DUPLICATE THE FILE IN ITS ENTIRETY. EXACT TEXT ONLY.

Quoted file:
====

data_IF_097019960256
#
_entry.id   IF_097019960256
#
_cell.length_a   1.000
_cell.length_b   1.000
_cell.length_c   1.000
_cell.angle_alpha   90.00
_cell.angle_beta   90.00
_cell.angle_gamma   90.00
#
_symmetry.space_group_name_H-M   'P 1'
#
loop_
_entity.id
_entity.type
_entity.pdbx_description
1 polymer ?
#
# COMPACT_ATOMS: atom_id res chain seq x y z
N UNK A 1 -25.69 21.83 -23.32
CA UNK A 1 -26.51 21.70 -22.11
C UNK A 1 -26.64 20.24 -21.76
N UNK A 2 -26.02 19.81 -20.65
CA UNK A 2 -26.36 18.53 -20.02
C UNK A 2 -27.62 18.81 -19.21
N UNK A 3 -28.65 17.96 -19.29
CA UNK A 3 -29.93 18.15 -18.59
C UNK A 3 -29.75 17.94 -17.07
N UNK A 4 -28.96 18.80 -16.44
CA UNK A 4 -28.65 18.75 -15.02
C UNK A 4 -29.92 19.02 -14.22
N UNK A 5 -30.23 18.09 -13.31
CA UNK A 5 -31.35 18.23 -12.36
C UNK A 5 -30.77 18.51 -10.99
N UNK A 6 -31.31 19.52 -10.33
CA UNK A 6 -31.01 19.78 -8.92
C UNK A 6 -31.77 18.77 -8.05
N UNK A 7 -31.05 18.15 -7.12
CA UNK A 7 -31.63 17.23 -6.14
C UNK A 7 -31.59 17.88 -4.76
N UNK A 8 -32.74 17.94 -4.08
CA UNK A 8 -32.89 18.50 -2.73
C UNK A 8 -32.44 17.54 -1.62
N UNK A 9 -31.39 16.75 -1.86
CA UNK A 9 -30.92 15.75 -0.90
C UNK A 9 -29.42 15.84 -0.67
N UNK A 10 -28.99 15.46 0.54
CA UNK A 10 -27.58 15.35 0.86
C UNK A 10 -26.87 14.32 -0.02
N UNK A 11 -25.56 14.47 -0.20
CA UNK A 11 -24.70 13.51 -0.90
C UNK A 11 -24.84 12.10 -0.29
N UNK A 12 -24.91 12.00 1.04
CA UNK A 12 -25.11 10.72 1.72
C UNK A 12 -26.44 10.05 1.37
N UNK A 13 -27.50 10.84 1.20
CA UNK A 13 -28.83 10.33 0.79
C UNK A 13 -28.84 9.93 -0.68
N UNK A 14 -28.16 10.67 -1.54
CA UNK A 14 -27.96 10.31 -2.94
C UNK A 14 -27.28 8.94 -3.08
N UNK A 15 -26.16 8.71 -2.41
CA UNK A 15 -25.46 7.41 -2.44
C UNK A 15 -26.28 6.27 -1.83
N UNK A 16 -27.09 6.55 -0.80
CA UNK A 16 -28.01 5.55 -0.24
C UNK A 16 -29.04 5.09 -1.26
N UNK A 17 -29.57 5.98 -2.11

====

data_IF_097019960256
#
_entry.id   IF_097019960256
#
_cell.length_a   1.000
_cell.length_b   1.000
_cell.length_c   1.000
_cell.angle_alpha   90.00
_cell.angle_beta   90.00
_cell.angle_gamma   90.00
#
_symmetry.space_group_name_H-M   'P 1'
#
loop_
_entity.id
_entity.type
_entity.pdbx_description
1 polymer ?
#
# COMPACT_ATOMS: atom_id res chain seq x y z
N UNK A 1 -25.69 21.83 -23.32
CA UNK A 1 -26.51 21.70 -22.11
C UNK A 1 -26.64 20.24 -21.76
N UNK A 2 -26.02 19.81 -20.65
CA UNK A 2 -26.36 18.53 -20.02
C UNK A 2 -27.62 18.81 -19.21
N UNK A 3 -28.65 17.96 -19.29
CA UNK A 3 -29.93 18.15 -18.59
C UNK A 3 -29.75 17.94 -17.07
N UNK A 4 -28.96 18.80 -16.44
CA UNK A 4 -28.65 18.75 -15.02
C UNK A 4 -29.92 19.02 -14.22
N UNK A 5 -30.23 18.09 -13.31
CA UNK A 5 -31.35 18.23 -12.36
C UNK A 5 -30.77 18.51 -10.99
N UNK A 6 -31.31 19.52 -10.33
CA UNK A 6 -31.01 19.78 -8.92
C UNK A 6 -31.77 18.77 -8.05
N UNK A 7 -31.05 18.15 -7.12
CA UNK A 7 -31.63 17.23 -6.14
C UNK A 7 -31.59 17.88 -4.76
N UNK A 8 -32.74 17.94 -4.08
CA UNK A 8 -32.89 18.50 -2.73
C UNK A 8 -32.44 17.54 -1.62
N UNK A 9 -31.39 16.75 -1.86
CA UNK A 9 -30.92 15.75 -0.90
C UNK A 9 -29.42 15.84 -0.67
N UNK A 10 -28.99 15.46 0.54
CA UNK A 10 -27.58 15.35 0.86
C UNK A 10 -26.87 14.32 -0.02
N UNK A 11 -25.56 14.47 -0.20
CA UNK A 11 -24.70 13.51 -0.90
C UNK A 11 -24.84 12.10 -0.29
N UNK A 12 -24.91 12.00 1.04
CA UNK A 12 -25.11 10.72 1.72
C UNK A 12 -26.44 10.05 1.37
N UNK A 13 -27.50 10.84 1.20
CA UNK A 13 -28.83 10.33 0.79
C UNK A 13 -28.84 9.93 -0.68
N UNK A 14 -28.16 10.67 -1.54
CA UNK A 14 -27.96 10.31 -2.94
C UNK A 14 -27.28 8.94 -3.08
N UNK A 15 -26.16 8.71 -2.41
CA UNK A 15 -25.46 7.41 -2.44
C UNK A 15 -26.28 6.27 -1.83
N UNK A 16 -27.09 6.55 -0.80
CA UNK A 16 -28.01 5.55 -0.24
C UNK A 16 -29.04 5.09 -1.26
N UNK A 17 -29.57 5.98 -2.11